They say a week is a long time in politics. Well twenty years in local government must constitute an epoch. From the Millennium Bug to Bird Flu, councils have had to deal with a myriad of threats to service delivery over the last two decades. As part of our ‘APSE at 20’ series, we will be asking key figures in the sector about their dramatic changes that have occurred over these transformative years and what potentially lies ahead. For this edition, we spoke to Heather Jameson, Editor at the MJ.
Twenty years ago, the Blair Government was two years into its first term, the Local Government Association was just a few months older and I started work at The MJ.
Hackney was imploding. Each week saw a new catastrophe at the London borough, from a Section 114 notice to government intervention. It was the Northamptonshire of its day, held up as a bastion of poor performance. It may not have been the only failing authority, but it was grabbing the headlines.
Then there was council tax. In 1999-2000, the average council tax increase hit 6.8% - luxurious by the meagre standards of recent years – and the government pledged to abolish ‘crude and universal’ capping.
By 2003-04, rises had hit a whopping 12.9% - topping an eye-watering 27% in Croydon – and so arrived the era of elegant and targeted capping. In the aftermath of the poll tax riots, which toppled a Prime Minister, no government wanted to risk the wrath of the public over tax for local services.
And then there was the Association of Direct Labour Organisations.
Twenty years ago, ADLO broke down, and APSE was born. All history is cyclical – or perhaps a pendulum which swings back and forth as each attempt to correct our failings creates another set of problems.
The priorities of 20 years ago were education, regeneration and tackling child poverty. Local government was shifting from Compulsory Competitive Tendering to Best Value and introducing large scale PFI projects.
We saw the rise of the Audit Commission and its focus on performance management; devolution to Scotland, Wales, Northern Ireland and London; and Deputy Prime Minister John Prescott’s attempts at kickstarting the regional agenda.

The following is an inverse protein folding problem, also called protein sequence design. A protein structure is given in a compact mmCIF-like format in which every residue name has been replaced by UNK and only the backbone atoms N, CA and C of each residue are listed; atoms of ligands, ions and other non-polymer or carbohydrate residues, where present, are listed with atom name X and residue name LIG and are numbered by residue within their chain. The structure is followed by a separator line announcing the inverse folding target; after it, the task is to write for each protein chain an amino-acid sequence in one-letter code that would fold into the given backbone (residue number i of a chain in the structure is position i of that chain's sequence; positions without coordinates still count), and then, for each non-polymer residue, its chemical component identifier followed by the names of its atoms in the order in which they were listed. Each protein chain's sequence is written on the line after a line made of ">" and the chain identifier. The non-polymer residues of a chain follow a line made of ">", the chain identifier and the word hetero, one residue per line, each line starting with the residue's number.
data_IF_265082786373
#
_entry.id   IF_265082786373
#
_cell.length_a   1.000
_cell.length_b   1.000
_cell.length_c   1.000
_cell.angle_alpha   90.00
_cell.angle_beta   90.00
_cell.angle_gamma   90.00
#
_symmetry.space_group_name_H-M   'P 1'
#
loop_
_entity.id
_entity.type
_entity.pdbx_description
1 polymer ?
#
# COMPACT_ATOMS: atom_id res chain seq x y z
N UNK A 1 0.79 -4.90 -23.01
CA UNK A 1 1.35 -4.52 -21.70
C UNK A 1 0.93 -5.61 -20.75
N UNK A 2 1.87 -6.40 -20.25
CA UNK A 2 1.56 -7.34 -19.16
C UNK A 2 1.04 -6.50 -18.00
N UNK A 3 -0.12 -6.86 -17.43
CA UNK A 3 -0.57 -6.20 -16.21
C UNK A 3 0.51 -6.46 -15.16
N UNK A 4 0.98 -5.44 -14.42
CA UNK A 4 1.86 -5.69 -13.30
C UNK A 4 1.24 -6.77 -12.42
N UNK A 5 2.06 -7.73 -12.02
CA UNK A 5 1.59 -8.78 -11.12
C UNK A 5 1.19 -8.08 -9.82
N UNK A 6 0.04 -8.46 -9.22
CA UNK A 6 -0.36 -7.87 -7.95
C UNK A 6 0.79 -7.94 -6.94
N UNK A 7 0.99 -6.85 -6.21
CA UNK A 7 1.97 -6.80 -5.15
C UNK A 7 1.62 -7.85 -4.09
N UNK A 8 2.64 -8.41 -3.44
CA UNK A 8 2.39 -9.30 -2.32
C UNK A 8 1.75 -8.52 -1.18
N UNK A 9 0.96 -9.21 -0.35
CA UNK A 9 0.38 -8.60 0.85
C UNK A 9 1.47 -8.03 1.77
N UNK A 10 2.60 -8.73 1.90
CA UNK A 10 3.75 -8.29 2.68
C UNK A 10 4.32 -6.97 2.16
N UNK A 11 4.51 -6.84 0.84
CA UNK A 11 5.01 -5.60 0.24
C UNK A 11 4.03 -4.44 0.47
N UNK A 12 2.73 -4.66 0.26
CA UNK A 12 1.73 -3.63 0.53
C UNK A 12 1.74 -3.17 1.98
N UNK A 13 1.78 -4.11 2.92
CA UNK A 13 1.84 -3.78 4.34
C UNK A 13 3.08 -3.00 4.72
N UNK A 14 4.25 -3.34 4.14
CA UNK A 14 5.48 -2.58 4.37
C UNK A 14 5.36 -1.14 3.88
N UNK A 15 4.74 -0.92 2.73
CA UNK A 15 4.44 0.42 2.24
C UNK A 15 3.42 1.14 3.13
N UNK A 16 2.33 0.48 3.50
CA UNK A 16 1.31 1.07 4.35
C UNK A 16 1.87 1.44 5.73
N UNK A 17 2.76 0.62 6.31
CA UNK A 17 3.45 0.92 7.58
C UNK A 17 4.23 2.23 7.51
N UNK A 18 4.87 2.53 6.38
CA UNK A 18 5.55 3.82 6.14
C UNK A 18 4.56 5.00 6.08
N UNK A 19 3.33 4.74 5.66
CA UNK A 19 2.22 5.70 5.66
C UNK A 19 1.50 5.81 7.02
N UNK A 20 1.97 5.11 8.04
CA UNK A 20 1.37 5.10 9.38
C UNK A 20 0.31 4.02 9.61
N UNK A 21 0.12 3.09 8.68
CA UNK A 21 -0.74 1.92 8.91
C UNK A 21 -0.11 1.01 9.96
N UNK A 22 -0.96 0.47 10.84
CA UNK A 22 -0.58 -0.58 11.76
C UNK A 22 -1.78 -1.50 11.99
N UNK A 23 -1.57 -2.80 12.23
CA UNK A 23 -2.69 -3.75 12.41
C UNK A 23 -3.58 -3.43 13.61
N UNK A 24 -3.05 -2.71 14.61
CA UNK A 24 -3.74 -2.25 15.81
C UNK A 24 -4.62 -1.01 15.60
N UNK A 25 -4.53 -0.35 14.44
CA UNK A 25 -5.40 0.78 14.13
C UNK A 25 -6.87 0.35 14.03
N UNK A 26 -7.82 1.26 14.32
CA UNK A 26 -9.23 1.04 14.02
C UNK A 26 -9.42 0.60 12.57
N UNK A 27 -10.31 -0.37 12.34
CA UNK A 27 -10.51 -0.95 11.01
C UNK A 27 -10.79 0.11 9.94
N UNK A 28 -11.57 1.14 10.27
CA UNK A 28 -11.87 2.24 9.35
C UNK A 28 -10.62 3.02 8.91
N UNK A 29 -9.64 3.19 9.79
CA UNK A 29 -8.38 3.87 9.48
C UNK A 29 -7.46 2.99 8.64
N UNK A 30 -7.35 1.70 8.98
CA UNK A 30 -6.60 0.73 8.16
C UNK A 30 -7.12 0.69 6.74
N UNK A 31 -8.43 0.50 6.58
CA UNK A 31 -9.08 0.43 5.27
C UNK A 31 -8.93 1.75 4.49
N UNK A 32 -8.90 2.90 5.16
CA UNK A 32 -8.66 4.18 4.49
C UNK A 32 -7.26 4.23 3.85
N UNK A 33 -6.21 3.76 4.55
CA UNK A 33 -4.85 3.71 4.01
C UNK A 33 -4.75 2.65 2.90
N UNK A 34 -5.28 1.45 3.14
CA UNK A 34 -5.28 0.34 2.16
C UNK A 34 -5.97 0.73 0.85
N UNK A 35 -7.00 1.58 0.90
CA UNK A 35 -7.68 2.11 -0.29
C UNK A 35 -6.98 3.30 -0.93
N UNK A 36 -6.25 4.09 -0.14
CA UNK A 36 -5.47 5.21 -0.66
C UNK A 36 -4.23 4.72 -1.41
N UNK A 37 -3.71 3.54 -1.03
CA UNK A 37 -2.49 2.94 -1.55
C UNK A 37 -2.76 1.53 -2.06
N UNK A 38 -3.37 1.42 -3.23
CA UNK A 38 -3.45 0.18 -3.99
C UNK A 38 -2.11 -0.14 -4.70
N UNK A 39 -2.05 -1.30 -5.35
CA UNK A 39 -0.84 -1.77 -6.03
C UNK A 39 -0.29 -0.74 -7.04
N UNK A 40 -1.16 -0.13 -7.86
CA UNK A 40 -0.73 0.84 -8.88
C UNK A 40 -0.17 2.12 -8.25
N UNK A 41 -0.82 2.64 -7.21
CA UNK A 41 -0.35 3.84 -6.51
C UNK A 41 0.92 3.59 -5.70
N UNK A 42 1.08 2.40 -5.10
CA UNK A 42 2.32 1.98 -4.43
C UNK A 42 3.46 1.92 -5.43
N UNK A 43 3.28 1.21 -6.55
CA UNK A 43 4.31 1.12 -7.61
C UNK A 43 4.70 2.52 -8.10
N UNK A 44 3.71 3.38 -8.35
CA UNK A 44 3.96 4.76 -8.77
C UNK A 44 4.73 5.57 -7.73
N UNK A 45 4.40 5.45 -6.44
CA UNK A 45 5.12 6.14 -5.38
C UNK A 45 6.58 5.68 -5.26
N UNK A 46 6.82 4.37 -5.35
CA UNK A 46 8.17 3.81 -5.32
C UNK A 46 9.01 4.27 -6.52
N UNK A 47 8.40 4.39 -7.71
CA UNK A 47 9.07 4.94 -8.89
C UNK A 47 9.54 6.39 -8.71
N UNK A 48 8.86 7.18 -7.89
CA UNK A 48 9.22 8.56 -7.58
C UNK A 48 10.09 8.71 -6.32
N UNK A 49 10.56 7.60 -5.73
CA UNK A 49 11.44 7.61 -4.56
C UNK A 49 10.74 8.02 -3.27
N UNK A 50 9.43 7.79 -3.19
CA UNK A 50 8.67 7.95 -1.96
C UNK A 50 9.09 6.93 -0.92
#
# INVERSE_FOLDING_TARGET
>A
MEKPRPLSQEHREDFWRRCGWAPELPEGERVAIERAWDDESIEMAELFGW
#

By the end of the Labour Government, we had Total Place and Troubled Families.
Now we have Northamptonshire. Local government is faced with rising social care costs and dwindling income – and attempts at selfsufficiency are increasingly under the spotlight. Business rates and council tax can’t rise fast enough to pay for adult social care.
Attempts to wipe out child poverty have been replaced with a raft of rising social issues – food banks, knife crime, and startling levels of in-work poverty.
Prescott’s regional agenda has morphed into combined authorities and Metro mayors in a mish-mashed patchwork of provision that has ground to a halt as the Government focuses on Brexit.
And the managerialism and performance management has been replaced by stronger politics – just as politics diverge into worrying extremes.
So where next?
Local government is shifting towards commercialism and prevention in a bid to resolve its financial woes – but there are growing calls for increased accountability. A decade after the Audit Commission was scrapped, there is a gap in the market.
Sharing budgets across public services in one place is also back on the agenda – and tax rises are looking increasingly like the only option to ease the fiscal squeeze.
Post Brexit there will be much to do. Westminster and Whitehall has lost credibility – and local politics will feel the fallout. Economic growth will be centre stage in the struggle to recoup the losses to GDP, putting places centre stage.
We have a choice between centralisation and localism, as powers are passed back from Brussels – will central government answer the backlash against remote democracy with further devolution deals?
And then there is cohesion. Patching up a country divided by Brexit, growing political extremism, race and religious tensions and extremes of wealth and poverty will require community building at an extraordinary level.
Brexit will fade, but we sit in the midst of a technical revolution that will change everything from the way we work to how long we live.
Local government will need to find new ways of supporting people, nurturing economies and building skills.
As people abandon our high streets and find everything online, holding communities together will be more important than ever.